### Graphs of Nonlinear Systems

A nonlinear system of equations includes at least one equation that is not linear. The nonlinear equation(s) may have at least one variable raised to a power greater than 1 or a product of variables. Graphing the equations in the system gives a visual representation of how many solutions the system has. The possible number of solutions in a system depends on the types of equations in the system.

For example, the graph of a system with one linear equation and one quadratic equation includes a line and a parabola. If they do not intersect, there are no solutions. If they intersect in one point, there is one solution. If they intersect in two points, there are two solutions. In some cases, exact solutions can be identified from the graph. These solutions should be verified by substituting them back into the original equations. In some systems, a graph may only give an approximate solution.Graph each equation.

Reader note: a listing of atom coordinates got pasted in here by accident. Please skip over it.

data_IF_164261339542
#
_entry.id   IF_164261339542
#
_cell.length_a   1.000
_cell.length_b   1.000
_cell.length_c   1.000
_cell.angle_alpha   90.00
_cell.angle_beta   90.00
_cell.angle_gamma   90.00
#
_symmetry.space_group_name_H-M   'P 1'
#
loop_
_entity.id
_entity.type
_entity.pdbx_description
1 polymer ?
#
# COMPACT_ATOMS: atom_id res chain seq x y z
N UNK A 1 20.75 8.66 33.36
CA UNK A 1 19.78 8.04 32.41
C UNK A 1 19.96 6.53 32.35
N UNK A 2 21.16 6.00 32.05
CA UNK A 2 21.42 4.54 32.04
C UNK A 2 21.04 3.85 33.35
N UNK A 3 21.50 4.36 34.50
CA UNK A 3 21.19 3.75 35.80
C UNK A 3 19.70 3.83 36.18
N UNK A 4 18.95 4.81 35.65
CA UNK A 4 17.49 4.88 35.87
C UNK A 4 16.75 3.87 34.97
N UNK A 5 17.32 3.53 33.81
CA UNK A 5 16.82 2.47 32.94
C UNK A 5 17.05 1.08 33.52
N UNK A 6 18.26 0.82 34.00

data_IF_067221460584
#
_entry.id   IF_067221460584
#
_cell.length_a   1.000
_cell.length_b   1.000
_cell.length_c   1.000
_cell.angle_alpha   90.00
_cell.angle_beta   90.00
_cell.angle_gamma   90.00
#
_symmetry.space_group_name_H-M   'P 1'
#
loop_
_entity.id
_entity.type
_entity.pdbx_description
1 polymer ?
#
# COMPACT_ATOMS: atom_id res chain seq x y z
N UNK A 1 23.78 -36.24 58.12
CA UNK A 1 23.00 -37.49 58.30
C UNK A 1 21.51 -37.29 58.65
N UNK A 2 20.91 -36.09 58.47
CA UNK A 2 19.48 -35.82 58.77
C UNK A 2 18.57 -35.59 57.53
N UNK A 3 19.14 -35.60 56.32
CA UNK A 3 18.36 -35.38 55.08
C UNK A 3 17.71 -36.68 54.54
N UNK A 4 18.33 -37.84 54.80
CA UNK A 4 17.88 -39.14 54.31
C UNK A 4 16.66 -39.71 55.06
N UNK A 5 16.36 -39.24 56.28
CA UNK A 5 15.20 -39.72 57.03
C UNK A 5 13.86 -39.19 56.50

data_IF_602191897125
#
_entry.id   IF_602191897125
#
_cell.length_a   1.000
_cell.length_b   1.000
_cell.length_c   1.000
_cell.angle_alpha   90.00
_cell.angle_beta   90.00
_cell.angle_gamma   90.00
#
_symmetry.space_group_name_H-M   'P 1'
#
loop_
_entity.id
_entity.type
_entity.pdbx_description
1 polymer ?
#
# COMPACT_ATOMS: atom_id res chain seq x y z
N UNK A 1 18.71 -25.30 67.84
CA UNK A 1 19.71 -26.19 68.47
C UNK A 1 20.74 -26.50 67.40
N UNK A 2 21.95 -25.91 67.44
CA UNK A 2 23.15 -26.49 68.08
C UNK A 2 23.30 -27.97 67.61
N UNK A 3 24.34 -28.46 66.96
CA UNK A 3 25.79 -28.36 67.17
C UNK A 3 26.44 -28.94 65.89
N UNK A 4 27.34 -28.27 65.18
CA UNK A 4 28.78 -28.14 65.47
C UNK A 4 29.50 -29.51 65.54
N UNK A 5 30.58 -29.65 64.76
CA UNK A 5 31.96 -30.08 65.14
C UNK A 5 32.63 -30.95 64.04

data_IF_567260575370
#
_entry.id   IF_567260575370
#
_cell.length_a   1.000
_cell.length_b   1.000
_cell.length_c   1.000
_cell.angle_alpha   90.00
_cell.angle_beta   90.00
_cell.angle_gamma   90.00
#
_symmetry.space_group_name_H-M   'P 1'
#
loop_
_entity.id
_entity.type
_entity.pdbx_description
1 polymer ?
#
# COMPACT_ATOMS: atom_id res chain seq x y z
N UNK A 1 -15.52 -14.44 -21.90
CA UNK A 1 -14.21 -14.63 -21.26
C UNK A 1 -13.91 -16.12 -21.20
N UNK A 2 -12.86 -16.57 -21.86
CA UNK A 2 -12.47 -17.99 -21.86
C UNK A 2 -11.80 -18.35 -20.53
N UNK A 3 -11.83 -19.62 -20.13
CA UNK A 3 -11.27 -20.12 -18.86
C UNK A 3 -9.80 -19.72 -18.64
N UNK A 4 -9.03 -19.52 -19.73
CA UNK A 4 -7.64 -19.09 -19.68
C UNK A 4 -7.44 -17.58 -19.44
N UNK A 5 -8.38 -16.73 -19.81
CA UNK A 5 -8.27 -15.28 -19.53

The first equation is:The solutions are $(-4,0)$ and $(0,4)$.

To check that the points of intersection are solutions, substitute the values for $x$ and $y$ back into both equations and simplify. If they both result in true equations, then the ordered pairs are solutions.

Check $(-4,0)$:### Solving Nonlinear Systems Algebraically

Solve one of the equations for one of the variables.

If possible, choose a variable that is not squared or raised to a higher power.

Solve for $y$.Substitute the expression from Step 1 for the variable in the other equation.

Substitute $-\frac{5x}{2}$ for $y$ in the second equation:The solutions are $(2, -5)$ and $(-2,5)$.

To check the solutions, substitute the pairs of values for $x$ and $y$ back into both equations and simplify. If they both result in true equations, then the solutions are correct.

Check $(2,-5)$:Substitute the values from Step 3 into either of the original equations and then solve for the other variable.

Substitute –1.5 and 3 for $x$.The solutions are $(3,\pm 4)$ and $(-1.5, \pm \sqrt{22.75})$.

The solutions can be checked by substituting the values for $x$ and $y$ back into the original equations. If a solution makes both equations true, then the solution is correct.